Democrats Face Pros and Cons in Nationalizing 2010 Races
November 16, 2009 · 8:00 AM EST
David Axelrod has a cure that may be worse than the disease he’s trying to alleviate.
The senior White House adviser admitted that low turnout among base Democratic voters contributed to the party’s gubernatorial losses in Virginia and New Jersey last week. And the White House plans to nationalize the 2010 elections around President Barack Obama in order to regain the 2008 enthusiasm.
But some of the most vulnerable House Democrats represent districts won by Sen. John McCain (R-Ariz.) last year, and those Members may not be all that excited about a national referendum on Obama’s job performance. Furthermore, nationalizing the 2010 midterms could throw fuel on an already inflamed GOP electorate.
“The goal looking forward to 2010 —when we will in fact have a broad national election for Congress — is to motivate those independent voters who voted for us last time but stayed home this time,” Axelrod told Fox News last week.
The White House plans to nationalize the 2010 elections on its own terms by putting the president front and center in order to minimize the party’s losses, Axelrod explained to NBC’s “First Read.” The plan is to use the 2002 elections — when Republicans gained eight House seats and two Senate seats in President George W. Bush’s first midterm elections — as a blueprint.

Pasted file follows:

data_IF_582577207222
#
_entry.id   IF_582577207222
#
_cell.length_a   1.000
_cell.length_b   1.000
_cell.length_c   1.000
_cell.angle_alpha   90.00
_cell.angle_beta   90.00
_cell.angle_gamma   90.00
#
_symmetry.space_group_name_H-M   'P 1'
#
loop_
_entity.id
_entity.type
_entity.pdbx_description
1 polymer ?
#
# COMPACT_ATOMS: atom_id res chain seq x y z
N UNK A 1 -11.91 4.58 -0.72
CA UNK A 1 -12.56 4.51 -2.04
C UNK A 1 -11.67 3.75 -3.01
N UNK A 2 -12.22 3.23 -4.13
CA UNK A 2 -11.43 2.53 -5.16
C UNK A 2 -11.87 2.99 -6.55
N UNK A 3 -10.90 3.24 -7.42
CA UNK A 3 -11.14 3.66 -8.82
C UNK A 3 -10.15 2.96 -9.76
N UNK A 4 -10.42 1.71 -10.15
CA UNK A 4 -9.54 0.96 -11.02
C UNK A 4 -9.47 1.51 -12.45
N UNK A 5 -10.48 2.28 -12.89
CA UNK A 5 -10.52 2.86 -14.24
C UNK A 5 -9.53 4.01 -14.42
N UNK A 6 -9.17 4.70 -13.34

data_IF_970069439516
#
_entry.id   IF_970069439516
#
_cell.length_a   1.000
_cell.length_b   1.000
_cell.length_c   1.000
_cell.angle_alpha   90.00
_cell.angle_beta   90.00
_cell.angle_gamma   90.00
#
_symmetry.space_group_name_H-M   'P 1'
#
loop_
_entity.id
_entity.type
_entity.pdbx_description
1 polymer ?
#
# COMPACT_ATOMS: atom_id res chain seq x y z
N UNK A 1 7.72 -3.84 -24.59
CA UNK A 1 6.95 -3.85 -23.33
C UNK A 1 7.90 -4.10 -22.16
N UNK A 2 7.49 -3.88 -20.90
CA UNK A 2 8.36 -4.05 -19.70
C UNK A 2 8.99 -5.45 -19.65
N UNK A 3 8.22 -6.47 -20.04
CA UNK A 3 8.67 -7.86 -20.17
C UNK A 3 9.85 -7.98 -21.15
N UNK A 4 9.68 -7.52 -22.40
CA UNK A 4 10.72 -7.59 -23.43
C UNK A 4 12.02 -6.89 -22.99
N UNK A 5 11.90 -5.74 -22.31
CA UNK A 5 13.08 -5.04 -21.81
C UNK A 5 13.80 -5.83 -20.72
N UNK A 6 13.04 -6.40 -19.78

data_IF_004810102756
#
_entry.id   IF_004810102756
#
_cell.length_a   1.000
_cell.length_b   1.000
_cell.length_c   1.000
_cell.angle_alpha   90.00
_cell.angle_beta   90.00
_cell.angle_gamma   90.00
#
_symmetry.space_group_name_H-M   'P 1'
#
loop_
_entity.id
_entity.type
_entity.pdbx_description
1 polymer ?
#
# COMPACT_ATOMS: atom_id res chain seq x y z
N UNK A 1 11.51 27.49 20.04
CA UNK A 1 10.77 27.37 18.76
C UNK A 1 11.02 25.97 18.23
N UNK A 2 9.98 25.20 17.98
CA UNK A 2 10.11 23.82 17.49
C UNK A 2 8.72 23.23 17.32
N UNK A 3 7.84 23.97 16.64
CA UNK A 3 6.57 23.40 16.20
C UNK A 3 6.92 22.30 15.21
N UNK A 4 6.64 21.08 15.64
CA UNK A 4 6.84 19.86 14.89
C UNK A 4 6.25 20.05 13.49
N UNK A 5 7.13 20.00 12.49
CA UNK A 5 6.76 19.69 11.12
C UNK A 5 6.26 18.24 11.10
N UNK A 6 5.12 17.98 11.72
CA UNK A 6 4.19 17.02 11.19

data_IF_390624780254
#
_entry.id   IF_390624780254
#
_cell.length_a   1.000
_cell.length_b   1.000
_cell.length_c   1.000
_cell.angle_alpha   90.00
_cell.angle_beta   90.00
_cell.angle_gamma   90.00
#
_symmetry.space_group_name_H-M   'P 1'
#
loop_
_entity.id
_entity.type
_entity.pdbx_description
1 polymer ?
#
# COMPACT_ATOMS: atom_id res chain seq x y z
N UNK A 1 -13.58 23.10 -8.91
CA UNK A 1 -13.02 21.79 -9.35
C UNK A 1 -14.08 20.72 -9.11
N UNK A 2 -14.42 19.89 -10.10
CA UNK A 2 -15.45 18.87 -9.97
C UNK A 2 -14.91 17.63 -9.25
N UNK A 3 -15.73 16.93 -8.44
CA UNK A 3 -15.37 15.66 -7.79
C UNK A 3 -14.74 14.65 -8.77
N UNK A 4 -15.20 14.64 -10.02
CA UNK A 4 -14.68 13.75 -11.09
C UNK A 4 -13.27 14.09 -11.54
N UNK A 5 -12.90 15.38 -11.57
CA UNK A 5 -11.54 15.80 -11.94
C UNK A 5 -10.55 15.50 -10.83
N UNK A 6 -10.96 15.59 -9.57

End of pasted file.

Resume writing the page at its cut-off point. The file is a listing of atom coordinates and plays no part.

But there is an underlying assumption that Obama will be at least as popular next November as he is this year. And Democrats appear to want the turnout benefits that a national election may bring without any of the backlash.
“We need to localize, not nationalize,” said one Democratic consultant who has a philosophical difference with Axelrod but declined to go on the record speaking against the White House.
Democrats had tremendous success nationalizing the past two elections by running against Bush and the “culture of corruption.” Now as the party in power, some Democratic strategists believe the party needs to take a different approach by running a series of local elections, framing them as a choice between two candidates, and systematically disqualifying the Republican challengers with their financial advantage.
“I don’t believe if they nationalized Virginia it would have changed anything,” added the Democratic source. Even though Axelrod dismissed last week’s losses as local elections, Republicans are happy to point out that instead of helping state Sen. Creigh Deeds (D) across the finish line in Virginia, the White House cut ties to him when it became apparent he wasn’t going to win. Obama campaigned with incumbent Gov. Jon Corzine (D) in New Jersey until the very end.
Meanwhile, Republicans are ready and waiting for a national fight.
“Super,” National Republican Senatorial Committee Executive Director Rob Jesmer said about Axelrod’s plan. “I can’t possibly imagine nationalizing the election helps [Blanche] Lincoln, [Michael] Bennet, [Paul] Hodes, or [Robin] Carnahan,” Jesmer added, talking about four of the most competitive Senate contests in the country in Arkansas, Colorado, New Hampshire and Missouri.
For example, the Democrats’ best strategy to take over the open Senate seat in Missouri would seem to be making the race a choice between Carnahan, the secretary of state, and former House Minority Whip Roy Blunt (R) instead of a referendum on Obama, who lost the state narrowly last November.
The 2010 midterms will be the White House’s best opportunity yet to prove that Obama’s appeal is transferable to other candidates without the president on the ballot.